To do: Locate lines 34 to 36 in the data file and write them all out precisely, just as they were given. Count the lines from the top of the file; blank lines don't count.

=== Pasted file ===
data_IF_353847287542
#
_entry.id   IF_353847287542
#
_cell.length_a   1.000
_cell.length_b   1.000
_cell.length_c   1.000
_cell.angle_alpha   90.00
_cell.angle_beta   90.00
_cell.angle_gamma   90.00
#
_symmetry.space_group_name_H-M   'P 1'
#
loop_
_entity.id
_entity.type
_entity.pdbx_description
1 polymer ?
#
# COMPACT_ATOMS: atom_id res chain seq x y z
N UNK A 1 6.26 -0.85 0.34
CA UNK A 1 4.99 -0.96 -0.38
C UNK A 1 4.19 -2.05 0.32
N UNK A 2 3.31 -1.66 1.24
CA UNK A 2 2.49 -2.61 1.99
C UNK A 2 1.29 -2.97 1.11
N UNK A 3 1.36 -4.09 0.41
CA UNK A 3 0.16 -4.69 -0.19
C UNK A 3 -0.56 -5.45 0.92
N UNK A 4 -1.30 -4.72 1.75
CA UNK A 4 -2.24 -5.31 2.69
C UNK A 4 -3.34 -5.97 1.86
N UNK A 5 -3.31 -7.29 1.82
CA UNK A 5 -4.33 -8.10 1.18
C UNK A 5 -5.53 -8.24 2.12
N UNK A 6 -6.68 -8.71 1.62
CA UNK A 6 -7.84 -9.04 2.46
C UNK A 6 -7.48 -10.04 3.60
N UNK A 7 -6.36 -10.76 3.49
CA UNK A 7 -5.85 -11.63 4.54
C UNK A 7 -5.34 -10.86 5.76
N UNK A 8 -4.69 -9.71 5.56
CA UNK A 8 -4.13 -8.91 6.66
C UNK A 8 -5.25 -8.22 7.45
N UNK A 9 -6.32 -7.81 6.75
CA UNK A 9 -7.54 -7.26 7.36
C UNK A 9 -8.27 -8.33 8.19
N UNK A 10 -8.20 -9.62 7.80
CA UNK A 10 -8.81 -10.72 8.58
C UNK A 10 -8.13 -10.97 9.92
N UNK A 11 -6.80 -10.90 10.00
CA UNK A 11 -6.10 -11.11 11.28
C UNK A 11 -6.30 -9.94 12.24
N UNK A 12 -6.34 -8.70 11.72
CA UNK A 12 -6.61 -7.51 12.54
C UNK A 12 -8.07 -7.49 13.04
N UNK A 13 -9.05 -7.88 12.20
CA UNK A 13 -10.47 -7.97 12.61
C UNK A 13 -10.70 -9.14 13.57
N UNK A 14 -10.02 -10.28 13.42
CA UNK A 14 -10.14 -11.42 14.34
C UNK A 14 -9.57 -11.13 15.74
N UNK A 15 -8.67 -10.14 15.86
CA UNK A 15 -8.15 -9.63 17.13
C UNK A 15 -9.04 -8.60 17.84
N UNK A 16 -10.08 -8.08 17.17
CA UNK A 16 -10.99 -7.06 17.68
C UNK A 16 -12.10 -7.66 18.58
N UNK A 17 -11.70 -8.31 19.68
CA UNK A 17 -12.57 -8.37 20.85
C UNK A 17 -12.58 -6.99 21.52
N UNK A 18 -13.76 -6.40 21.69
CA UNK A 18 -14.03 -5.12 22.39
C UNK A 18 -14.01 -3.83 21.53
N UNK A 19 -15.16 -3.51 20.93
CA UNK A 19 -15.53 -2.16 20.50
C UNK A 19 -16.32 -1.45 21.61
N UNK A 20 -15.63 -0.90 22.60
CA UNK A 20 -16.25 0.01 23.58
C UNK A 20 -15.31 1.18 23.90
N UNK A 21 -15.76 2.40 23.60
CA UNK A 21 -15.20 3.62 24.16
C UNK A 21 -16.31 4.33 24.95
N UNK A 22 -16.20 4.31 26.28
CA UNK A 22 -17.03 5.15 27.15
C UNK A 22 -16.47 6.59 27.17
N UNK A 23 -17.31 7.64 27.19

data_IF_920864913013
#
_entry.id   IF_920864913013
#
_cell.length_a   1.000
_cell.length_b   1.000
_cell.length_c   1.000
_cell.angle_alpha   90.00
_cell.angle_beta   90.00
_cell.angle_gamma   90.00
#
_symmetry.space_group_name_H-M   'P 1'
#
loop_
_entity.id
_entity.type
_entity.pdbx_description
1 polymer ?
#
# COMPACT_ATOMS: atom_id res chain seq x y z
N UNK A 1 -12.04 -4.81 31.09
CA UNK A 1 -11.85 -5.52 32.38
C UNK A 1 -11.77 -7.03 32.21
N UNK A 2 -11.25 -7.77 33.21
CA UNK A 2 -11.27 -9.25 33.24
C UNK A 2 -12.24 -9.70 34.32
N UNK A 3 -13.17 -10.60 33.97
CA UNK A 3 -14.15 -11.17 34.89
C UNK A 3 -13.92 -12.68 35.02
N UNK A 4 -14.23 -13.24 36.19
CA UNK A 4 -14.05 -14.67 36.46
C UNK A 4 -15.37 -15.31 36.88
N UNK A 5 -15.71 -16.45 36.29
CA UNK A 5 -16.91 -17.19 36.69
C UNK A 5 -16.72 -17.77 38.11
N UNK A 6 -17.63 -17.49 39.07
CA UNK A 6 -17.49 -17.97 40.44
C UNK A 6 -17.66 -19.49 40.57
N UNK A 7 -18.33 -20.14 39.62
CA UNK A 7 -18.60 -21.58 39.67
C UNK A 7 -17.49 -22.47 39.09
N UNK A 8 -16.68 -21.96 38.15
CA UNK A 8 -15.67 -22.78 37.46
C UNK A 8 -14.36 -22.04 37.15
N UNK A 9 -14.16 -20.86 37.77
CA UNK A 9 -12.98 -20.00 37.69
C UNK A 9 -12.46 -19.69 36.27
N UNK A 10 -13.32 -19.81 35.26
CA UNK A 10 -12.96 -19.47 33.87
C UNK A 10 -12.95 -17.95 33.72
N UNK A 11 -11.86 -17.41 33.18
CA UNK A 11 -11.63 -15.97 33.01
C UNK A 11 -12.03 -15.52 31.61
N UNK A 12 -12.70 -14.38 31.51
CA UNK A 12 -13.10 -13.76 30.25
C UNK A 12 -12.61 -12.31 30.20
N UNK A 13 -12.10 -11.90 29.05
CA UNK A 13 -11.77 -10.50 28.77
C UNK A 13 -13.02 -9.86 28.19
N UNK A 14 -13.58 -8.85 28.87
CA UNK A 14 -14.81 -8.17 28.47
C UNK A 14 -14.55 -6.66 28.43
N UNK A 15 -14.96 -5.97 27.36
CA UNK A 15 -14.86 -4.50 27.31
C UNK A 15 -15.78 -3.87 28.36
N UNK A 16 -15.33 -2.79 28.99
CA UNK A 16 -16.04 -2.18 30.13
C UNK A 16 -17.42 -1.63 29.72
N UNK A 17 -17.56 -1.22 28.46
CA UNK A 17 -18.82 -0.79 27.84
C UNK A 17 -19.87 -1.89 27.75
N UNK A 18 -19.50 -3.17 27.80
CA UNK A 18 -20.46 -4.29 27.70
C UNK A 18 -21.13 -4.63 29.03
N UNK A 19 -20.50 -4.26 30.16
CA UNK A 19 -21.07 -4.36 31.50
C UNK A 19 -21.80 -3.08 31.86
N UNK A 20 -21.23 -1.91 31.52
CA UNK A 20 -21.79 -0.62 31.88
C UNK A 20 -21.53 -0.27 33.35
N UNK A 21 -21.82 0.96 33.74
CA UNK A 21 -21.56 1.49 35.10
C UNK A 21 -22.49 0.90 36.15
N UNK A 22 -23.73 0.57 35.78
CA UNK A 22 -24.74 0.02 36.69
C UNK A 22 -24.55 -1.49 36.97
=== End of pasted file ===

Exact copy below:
CA UNK A 5 -4.33 -8.10 1.18
C UNK A 5 -5.53 -8.24 2.12
N UNK A 6 -6.68 -8.71 1.62